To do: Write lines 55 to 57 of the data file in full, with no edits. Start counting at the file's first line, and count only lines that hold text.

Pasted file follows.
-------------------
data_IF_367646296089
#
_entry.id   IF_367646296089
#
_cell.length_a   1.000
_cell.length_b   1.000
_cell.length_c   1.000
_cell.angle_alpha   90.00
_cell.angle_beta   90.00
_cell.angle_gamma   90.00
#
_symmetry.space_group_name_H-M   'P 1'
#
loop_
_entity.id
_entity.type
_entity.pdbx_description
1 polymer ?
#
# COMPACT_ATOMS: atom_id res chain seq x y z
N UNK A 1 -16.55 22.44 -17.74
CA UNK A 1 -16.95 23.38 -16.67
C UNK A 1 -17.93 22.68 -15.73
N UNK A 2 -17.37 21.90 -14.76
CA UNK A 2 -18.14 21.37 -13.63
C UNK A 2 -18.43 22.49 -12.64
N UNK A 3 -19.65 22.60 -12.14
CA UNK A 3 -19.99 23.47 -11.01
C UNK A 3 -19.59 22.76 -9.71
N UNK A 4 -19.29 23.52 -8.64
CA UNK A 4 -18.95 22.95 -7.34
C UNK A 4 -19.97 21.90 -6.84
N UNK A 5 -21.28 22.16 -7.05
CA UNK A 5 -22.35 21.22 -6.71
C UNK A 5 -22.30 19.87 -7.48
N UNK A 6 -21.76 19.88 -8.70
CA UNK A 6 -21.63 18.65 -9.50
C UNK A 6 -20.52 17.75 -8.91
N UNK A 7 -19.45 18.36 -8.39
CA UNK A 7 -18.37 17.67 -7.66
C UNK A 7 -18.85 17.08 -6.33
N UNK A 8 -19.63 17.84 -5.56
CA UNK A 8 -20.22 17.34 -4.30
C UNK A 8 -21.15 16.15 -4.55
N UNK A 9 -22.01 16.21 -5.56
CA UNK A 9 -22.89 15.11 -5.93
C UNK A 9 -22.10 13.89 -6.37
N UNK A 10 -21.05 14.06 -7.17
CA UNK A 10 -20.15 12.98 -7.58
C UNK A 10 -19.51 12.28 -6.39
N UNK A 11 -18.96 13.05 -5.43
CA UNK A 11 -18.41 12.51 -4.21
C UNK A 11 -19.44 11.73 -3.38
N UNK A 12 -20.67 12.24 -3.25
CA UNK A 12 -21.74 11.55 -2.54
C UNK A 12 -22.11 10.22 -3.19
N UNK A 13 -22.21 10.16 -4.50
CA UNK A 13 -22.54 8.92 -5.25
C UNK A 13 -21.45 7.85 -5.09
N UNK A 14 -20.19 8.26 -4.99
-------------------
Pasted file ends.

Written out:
CA UNK A 12 -21.74 11.55 -2.54
C UNK A 12 -22.11 10.22 -3.19
N UNK A 13 -22.21 10.16 -4.50